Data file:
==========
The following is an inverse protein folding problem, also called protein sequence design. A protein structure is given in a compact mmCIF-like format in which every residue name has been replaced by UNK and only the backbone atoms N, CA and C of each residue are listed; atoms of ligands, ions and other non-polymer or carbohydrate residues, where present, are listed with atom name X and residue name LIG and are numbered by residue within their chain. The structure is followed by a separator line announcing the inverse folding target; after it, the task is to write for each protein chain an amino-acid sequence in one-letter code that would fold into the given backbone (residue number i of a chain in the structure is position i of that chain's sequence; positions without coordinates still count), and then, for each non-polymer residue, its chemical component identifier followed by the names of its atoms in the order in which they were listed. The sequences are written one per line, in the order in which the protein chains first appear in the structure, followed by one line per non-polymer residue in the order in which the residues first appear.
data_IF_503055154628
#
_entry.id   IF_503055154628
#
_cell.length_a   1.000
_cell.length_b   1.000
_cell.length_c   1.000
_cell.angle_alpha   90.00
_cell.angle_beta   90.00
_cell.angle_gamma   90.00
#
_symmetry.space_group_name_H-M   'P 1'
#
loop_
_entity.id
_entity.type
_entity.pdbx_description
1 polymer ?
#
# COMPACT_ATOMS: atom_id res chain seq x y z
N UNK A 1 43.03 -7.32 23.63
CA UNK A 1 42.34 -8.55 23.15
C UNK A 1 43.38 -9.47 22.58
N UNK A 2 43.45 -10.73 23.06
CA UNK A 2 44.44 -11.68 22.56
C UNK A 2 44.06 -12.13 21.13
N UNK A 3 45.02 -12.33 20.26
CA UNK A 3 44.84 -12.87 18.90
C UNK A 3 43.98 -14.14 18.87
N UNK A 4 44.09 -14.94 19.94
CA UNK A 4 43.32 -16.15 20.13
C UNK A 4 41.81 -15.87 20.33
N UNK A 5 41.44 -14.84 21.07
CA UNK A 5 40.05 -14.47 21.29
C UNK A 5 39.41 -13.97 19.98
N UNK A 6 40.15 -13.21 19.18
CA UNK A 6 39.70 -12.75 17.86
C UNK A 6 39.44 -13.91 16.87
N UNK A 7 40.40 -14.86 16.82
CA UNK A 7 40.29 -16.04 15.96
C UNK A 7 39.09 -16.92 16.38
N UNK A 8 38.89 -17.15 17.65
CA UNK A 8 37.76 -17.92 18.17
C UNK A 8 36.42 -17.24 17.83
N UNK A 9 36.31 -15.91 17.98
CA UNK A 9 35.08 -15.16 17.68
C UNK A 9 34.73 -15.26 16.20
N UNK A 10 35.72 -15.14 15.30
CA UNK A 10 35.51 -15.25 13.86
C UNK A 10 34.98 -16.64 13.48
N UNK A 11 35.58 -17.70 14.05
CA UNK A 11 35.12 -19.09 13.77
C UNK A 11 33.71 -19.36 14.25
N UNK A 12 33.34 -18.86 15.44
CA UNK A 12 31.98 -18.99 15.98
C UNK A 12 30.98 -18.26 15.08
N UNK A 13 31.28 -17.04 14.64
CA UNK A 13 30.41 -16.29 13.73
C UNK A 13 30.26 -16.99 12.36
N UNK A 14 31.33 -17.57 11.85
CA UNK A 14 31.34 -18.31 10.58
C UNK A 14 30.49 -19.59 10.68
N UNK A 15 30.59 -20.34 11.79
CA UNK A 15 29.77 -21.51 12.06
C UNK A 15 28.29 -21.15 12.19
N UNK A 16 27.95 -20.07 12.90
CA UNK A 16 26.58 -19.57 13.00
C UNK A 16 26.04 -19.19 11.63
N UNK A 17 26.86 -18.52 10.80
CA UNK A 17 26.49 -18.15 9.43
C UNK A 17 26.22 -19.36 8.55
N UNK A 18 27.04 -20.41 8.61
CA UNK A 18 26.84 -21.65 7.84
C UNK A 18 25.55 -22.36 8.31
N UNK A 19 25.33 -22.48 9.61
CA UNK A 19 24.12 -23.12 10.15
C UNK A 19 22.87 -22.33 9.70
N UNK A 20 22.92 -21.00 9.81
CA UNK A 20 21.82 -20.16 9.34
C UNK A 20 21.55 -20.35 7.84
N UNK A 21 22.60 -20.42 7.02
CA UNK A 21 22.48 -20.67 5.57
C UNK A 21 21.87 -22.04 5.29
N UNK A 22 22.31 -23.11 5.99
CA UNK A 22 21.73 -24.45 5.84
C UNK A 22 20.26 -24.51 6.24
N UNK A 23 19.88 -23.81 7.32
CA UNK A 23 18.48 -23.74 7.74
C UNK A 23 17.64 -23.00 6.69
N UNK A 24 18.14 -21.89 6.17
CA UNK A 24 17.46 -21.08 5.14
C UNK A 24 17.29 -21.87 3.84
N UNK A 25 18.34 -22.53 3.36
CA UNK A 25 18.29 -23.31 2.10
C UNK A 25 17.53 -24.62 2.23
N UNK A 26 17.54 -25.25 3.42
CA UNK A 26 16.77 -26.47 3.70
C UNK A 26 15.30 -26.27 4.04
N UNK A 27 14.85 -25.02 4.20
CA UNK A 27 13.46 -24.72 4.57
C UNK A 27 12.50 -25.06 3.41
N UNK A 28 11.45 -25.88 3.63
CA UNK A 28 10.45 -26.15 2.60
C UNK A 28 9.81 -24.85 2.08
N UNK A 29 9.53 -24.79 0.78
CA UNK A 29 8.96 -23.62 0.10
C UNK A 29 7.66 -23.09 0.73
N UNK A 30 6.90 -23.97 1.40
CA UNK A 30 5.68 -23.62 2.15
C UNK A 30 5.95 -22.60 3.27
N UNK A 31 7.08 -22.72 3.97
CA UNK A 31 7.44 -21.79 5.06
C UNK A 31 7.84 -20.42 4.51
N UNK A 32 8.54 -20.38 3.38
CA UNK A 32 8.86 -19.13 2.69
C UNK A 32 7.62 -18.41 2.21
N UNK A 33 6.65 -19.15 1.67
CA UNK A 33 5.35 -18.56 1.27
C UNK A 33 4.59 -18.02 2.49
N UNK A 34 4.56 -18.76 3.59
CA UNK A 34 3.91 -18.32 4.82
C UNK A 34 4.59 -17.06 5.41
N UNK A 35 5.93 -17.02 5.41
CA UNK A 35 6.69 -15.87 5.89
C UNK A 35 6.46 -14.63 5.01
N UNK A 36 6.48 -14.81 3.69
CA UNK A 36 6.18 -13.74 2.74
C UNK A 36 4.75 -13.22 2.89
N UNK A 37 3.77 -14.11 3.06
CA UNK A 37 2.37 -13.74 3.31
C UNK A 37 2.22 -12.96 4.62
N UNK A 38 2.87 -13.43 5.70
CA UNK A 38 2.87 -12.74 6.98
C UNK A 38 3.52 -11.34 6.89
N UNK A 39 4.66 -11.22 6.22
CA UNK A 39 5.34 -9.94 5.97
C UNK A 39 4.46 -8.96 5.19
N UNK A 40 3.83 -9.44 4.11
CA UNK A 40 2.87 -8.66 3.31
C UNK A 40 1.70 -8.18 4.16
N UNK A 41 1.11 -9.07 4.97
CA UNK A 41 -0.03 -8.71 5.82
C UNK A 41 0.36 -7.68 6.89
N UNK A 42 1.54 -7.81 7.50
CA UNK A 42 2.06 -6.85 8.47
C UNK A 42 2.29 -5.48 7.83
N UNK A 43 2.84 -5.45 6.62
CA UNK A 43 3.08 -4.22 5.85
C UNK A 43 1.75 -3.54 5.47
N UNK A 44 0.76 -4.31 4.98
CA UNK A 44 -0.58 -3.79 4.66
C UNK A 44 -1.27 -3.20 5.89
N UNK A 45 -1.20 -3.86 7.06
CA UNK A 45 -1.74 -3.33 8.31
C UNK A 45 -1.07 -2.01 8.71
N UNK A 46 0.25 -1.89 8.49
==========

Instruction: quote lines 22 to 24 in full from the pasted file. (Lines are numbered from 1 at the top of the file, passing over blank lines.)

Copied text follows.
N UNK A 1 43.03 -7.32 23.63
CA UNK A 1 42.34 -8.55 23.15
C UNK A 1 43.38 -9.47 22.58